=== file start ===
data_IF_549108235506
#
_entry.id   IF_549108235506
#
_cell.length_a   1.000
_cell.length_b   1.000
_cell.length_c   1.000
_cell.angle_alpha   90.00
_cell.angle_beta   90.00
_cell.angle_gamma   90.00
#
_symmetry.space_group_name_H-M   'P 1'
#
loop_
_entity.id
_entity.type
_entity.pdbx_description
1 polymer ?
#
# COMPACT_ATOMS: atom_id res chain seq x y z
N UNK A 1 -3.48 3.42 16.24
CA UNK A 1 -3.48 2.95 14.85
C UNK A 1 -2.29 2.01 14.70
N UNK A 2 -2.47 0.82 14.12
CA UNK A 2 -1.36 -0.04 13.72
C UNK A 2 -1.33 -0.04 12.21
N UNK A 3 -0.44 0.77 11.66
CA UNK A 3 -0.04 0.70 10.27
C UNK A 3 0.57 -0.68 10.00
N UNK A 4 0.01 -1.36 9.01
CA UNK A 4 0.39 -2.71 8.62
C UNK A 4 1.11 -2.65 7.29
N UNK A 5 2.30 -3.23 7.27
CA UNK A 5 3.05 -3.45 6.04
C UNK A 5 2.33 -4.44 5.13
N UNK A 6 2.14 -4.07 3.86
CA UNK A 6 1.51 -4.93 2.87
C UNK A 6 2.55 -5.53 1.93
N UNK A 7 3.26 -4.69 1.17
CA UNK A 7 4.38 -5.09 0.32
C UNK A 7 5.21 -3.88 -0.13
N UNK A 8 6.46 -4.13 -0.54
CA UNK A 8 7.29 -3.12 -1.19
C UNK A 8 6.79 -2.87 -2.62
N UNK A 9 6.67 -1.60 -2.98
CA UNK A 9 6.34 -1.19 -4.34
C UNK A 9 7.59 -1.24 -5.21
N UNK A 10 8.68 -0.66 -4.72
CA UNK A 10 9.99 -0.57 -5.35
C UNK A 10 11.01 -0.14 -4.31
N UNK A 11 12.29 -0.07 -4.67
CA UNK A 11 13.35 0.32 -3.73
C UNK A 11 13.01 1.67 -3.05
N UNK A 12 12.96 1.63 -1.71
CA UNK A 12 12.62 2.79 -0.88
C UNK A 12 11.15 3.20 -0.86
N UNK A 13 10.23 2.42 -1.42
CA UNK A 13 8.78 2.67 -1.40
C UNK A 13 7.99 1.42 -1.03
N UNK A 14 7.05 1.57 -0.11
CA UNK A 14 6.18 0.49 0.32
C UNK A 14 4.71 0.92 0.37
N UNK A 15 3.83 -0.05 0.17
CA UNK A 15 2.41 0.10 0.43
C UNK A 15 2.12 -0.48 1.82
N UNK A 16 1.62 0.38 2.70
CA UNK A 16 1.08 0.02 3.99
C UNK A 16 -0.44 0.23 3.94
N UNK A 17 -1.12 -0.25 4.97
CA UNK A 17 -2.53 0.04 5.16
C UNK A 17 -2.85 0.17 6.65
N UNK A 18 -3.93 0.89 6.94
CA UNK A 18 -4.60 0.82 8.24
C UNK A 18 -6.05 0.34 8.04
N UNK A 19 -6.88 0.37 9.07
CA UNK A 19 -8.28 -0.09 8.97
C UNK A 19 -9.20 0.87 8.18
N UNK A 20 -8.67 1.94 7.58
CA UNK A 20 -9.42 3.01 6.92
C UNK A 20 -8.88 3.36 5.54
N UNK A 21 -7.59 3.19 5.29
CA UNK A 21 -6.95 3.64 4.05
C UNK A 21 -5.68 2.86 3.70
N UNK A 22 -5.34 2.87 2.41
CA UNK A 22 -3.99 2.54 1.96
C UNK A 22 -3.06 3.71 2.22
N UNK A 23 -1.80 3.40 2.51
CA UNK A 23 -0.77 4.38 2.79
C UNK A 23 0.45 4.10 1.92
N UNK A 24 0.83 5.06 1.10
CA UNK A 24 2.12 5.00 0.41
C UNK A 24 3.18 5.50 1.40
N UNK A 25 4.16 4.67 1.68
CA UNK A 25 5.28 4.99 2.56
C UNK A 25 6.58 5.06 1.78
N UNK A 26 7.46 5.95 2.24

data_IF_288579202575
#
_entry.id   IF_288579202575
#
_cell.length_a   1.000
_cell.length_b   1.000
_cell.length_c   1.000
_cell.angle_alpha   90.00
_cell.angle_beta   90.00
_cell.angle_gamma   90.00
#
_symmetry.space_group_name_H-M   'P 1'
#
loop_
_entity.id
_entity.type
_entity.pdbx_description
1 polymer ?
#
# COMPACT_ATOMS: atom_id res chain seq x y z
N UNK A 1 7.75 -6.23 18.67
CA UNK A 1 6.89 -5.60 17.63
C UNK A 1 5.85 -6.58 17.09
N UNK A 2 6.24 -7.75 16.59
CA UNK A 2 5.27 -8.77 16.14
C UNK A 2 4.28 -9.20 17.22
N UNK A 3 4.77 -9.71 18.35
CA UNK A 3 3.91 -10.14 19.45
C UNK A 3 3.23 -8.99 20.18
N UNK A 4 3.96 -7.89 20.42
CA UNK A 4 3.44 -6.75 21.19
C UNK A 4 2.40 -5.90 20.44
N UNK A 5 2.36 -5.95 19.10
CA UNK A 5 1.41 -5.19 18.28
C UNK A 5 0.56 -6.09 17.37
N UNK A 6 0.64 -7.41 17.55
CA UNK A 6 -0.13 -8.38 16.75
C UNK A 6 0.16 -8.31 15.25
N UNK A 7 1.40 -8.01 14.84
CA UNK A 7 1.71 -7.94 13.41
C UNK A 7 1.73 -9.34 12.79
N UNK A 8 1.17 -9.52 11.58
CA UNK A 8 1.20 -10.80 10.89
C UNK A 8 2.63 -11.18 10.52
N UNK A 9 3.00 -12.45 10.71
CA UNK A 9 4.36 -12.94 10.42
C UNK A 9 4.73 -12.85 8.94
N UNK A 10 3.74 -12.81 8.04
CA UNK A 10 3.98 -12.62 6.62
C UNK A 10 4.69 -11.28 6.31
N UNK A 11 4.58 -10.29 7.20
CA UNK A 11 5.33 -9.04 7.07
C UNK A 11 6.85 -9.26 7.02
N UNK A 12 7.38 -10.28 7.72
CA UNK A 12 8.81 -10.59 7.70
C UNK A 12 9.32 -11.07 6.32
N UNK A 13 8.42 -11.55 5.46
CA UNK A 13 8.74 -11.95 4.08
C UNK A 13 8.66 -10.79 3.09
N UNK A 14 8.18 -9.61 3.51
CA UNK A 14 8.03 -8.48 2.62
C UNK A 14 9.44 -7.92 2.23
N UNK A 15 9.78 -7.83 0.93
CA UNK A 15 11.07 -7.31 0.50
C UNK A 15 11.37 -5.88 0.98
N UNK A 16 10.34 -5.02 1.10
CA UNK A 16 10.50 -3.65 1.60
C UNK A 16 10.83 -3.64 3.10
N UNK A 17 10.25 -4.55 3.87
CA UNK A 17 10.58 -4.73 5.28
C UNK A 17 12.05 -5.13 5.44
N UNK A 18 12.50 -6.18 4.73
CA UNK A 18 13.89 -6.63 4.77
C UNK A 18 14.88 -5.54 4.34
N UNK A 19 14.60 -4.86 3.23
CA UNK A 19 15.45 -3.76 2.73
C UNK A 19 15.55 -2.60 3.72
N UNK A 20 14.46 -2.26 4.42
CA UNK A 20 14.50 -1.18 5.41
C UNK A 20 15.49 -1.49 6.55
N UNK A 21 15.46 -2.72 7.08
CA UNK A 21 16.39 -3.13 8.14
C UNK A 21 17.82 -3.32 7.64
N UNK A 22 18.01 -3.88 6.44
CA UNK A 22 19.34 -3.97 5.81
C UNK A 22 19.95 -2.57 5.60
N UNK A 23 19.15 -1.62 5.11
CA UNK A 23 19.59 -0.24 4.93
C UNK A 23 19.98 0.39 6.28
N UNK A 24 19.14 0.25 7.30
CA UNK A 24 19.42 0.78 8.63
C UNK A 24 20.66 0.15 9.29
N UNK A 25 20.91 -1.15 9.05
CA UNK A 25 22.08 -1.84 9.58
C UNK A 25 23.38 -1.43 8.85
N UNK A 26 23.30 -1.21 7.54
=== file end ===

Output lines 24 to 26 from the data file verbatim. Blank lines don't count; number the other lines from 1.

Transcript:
N UNK A 2 -2.47 0.82 14.12
CA UNK A 2 -1.36 -0.04 13.72
C UNK A 2 -1.33 -0.04 12.21